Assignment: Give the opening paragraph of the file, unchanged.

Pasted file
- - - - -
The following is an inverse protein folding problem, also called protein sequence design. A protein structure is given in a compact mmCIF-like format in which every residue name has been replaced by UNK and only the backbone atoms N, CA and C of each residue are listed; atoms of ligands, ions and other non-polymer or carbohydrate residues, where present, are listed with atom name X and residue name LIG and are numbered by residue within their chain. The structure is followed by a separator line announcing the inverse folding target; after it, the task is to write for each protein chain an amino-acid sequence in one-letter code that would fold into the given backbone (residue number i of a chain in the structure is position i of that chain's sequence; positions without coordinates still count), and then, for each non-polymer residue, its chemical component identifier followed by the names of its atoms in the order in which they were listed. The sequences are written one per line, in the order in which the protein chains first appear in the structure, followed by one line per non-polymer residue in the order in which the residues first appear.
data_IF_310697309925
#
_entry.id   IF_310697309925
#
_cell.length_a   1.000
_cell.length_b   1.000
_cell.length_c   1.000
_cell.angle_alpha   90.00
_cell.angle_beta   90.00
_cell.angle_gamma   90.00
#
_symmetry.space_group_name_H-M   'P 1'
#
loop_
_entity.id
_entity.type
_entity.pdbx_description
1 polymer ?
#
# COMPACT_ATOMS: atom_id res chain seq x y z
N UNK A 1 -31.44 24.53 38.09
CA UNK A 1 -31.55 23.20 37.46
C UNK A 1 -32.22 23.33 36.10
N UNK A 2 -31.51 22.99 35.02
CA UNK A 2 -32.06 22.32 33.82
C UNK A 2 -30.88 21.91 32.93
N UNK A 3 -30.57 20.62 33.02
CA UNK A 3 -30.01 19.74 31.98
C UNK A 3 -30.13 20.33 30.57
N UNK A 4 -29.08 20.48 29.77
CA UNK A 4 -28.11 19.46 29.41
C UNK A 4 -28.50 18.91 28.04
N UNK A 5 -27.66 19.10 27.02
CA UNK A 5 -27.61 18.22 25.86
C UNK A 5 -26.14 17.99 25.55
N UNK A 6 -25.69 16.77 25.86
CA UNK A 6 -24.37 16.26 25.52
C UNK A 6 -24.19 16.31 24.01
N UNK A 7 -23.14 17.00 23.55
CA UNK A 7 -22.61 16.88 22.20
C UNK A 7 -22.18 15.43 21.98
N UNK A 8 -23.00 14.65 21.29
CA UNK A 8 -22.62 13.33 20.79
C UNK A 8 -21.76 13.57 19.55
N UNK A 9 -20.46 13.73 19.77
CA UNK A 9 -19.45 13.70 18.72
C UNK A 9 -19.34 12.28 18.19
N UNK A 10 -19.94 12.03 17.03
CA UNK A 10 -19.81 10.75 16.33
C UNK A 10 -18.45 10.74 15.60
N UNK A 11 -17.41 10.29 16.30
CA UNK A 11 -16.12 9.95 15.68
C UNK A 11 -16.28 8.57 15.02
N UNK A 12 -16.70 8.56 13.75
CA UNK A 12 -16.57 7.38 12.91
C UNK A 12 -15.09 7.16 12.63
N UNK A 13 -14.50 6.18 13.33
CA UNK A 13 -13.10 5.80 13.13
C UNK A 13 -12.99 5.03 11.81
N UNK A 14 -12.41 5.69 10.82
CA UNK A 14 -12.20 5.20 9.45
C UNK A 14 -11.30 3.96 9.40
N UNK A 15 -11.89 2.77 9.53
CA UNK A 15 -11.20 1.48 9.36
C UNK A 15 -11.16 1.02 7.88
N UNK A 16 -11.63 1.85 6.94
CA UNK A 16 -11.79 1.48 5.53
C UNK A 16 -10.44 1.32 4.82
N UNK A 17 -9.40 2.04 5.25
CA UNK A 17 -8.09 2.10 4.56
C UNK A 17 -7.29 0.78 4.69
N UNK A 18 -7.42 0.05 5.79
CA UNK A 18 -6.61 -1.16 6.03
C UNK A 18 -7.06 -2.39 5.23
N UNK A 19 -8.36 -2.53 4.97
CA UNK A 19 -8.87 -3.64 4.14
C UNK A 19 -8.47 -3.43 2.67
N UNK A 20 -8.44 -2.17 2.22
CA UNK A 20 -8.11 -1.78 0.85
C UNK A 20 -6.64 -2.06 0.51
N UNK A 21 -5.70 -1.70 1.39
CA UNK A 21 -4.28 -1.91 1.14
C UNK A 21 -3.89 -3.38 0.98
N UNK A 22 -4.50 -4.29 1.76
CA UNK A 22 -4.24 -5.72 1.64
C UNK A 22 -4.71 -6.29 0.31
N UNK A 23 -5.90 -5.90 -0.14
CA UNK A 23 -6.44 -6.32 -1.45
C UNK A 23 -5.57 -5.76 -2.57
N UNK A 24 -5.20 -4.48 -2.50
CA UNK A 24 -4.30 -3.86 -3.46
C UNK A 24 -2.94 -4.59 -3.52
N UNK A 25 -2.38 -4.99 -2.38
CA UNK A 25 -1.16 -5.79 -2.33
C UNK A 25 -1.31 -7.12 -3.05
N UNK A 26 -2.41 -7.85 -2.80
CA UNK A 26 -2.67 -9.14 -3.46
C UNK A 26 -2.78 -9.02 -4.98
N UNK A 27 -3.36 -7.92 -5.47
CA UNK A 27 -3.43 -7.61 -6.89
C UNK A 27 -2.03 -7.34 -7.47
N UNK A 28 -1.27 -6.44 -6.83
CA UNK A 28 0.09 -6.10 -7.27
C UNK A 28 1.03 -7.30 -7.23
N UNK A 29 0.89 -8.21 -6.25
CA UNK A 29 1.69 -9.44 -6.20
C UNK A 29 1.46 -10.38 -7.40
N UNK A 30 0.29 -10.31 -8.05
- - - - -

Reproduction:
The following is an inverse protein folding problem, also called protein sequence design. A protein structure is given in a compact mmCIF-like format in which every residue name has been replaced by UNK and only the backbone atoms N, CA and C of each residue are listed; atoms of ligands, ions and other non-polymer or carbohydrate residues, where present, are listed with atom name X and residue name LIG and are numbered by residue within their chain. The structure is followed by a separator line announcing the inverse folding target; after it, the task is to write for each protein chain an amino-acid sequence in one-letter code that would fold into the given backbone (residue number i of a chain in the structure is position i of that chain's sequence; positions without coordinates still count), and then, for each non-polymer residue, its chemical component identifier followed by the names of its atoms in the order in which they were listed. The sequences are written one per line, in the order in which the protein chains first appear in the structure, followed by one line per non-polymer residue in the order in which the residues first appear.